ACE-I or ARB therapy in patients with low eGFR


Background: ACE-I and ARB therapy is widely used for hypertension, albuminuric chronic kidney disease, heart failure with reduced ejection fraction, and coronary artery disease. They are known to potentially cause hemodynamic reductions in eGFR, hyperkalemia, and acute kidney injury. We know to temporarily discontinue ACE-I or ARB in patients with eGFR less than 60 mL/min per 1.73 m2 who have serious intercurrent illness that increases the risk of acute kidney injury, but existing literature evaluating the risks and benefits of using ACE-I and ARBs in individuals with advanced chronic kidney disease is conflicting.

Dr. Hanesh Kumar

Study design: Retrospective, propensity score–matched cohort study.

Setting: Geisinger Health System, serving central and northeastern Pennsylvania.

Synopsis: Total of 3,909 individuals were included in the study who were receiving ACE-I or ARB and experienced eGFR below 30 mL/min per 1.73 m2. Of these 1,235 discontinued ACE-I or ARB therapy within 6 months after the eGFR decrease and 2,674 did not. At median 2.9 years’ follow-up, 434 (35.1%) patients who discontinued ACE-I or ARB therapy had died versus 786 (29.1%) who did not discontinue. Similarly, the risk of MACE (major adverse cardiovascular events) was higher among those who discontinued therapy (n = 494; 40.0%) than it was among those who did not discontinue therapy (n = 910; 34.0%). Among those who discontinued, 87 individuals (7.0%) developed end-stage kidney disease, compared with the 176 (6.6%) who did not discontinue. Additionally, in individuals with an eGFR decrease by 40% or more for 1 year while receiving ACE-I or ARB therapy, discontinuing therapy was associated with higher risk of mortality (32.6% vs. 20.5%).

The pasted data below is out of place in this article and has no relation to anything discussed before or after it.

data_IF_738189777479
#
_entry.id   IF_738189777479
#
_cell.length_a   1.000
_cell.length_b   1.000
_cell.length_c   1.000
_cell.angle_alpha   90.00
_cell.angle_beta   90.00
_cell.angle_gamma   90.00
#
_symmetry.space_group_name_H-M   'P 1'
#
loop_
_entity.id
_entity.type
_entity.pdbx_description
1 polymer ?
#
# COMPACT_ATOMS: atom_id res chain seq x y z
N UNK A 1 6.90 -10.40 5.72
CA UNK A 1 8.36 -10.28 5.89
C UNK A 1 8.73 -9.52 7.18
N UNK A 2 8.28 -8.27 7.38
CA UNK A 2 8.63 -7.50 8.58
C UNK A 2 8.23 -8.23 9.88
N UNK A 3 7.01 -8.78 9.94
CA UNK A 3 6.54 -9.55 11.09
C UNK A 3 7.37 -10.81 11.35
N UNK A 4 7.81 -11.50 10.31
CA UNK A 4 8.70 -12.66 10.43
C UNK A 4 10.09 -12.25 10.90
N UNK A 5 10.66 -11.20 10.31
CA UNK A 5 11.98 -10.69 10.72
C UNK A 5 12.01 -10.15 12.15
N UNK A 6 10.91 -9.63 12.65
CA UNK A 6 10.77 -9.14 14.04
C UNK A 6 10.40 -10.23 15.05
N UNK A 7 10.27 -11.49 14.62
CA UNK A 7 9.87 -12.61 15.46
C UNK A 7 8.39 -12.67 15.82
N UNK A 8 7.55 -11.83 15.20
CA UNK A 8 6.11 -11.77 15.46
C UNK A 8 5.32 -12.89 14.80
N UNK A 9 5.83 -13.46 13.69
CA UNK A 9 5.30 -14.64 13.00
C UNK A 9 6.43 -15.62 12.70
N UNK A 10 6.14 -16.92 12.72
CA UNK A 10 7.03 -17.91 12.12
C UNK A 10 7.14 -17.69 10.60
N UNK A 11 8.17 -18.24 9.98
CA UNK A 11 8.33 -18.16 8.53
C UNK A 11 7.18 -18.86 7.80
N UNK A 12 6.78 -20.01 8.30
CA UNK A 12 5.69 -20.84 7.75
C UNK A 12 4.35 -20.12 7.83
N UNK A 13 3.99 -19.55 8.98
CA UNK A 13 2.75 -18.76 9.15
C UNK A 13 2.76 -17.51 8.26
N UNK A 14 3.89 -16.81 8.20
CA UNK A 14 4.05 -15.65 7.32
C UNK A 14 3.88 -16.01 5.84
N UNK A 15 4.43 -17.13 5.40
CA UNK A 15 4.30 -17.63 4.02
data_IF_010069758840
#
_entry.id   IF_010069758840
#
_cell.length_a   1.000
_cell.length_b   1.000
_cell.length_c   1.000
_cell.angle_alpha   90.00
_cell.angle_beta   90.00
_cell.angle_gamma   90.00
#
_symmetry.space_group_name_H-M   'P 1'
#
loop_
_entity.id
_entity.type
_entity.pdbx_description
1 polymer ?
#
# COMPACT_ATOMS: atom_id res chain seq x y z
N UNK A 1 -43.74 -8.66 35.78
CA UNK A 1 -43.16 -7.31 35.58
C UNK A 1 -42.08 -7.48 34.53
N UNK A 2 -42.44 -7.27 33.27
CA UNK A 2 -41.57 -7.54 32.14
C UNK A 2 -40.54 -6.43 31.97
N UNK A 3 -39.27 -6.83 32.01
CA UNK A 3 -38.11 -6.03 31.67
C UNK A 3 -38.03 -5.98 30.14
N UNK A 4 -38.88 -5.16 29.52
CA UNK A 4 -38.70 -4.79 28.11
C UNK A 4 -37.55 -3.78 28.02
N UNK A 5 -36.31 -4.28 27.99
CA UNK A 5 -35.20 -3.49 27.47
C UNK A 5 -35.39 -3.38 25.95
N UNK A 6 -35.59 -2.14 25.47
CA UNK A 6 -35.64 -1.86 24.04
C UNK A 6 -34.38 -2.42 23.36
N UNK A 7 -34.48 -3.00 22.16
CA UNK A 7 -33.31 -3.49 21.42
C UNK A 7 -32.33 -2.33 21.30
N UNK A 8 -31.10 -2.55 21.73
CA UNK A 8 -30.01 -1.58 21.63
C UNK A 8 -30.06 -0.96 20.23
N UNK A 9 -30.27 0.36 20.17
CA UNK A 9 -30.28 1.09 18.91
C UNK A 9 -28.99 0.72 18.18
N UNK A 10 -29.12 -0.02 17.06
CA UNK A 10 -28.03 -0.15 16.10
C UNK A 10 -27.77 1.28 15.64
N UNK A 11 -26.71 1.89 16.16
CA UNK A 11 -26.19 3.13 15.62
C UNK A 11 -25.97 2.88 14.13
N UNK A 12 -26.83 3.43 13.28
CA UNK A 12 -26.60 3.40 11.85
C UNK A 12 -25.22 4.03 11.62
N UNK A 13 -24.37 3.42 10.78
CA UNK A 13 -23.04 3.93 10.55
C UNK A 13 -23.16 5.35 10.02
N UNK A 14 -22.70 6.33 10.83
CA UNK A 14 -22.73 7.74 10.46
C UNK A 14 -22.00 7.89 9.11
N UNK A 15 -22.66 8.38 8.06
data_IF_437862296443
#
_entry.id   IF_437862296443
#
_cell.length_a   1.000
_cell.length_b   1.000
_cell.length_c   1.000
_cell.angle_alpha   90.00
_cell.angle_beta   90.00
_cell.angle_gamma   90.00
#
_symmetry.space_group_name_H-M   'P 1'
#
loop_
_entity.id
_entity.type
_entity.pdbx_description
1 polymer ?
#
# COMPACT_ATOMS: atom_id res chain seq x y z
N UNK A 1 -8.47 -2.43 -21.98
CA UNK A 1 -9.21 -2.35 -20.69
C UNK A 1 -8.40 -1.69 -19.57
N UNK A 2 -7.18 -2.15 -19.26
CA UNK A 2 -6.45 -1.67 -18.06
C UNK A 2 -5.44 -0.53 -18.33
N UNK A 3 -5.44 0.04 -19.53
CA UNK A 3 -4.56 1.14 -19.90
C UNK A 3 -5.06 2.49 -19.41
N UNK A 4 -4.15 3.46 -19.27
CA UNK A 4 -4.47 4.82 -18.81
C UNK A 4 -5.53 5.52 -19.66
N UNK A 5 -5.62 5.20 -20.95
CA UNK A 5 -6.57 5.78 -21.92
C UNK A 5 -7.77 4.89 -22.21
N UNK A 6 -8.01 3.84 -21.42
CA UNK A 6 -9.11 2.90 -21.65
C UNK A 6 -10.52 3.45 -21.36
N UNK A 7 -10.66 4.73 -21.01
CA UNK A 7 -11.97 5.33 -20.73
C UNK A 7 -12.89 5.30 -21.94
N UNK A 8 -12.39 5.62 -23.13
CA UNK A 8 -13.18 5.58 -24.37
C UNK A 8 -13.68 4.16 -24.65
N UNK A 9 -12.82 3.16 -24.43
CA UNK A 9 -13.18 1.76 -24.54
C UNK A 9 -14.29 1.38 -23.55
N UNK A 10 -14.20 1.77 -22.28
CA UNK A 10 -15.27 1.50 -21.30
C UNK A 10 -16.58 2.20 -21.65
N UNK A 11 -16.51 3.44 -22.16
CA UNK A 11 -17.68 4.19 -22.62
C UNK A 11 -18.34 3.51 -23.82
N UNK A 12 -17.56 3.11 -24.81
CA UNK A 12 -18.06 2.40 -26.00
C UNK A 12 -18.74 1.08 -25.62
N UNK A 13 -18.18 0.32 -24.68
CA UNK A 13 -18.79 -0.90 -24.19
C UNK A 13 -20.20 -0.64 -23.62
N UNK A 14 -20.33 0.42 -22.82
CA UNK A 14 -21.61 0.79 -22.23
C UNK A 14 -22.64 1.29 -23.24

Although this study is observational it has a large sample size and confounding factors have been accounted for by propensity score matching. The results are clinically relevant in daily practice.

Bottom line: Continuing ACE-I or ARB after an eGFR decrease to below 30 mL/min per m2 is associated with lower risk of mortality and MACE without significant increased risk of end-stage kidney disease.

Citation: Qiao Y et al. Association between renin-angiotensin system blockade discontinuation and all-cause mortality among persons with low estimated glomerular filtration rate. JAMA Intern Med. 2020 Mar 9;180(5):718-26.

Dr. Kumar is a hospitalist and assistant professor of medicine at UK HealthCare, Lexington, Ky.

Recommended Reading

Heparin’s COVID-19 benefit greatest in moderately ill patients
The Hospitalist
Use of point-of-care ultrasound (POCUS) for heart failure
The Hospitalist
Empagliflozin gets HFrEF approval from FDA
The Hospitalist
Apixaban more effective, safer than rivaroxaban for Afib patients
The Hospitalist
SGLT2 inhibitor use rising in patients with DKD
The Hospitalist
   Comments ()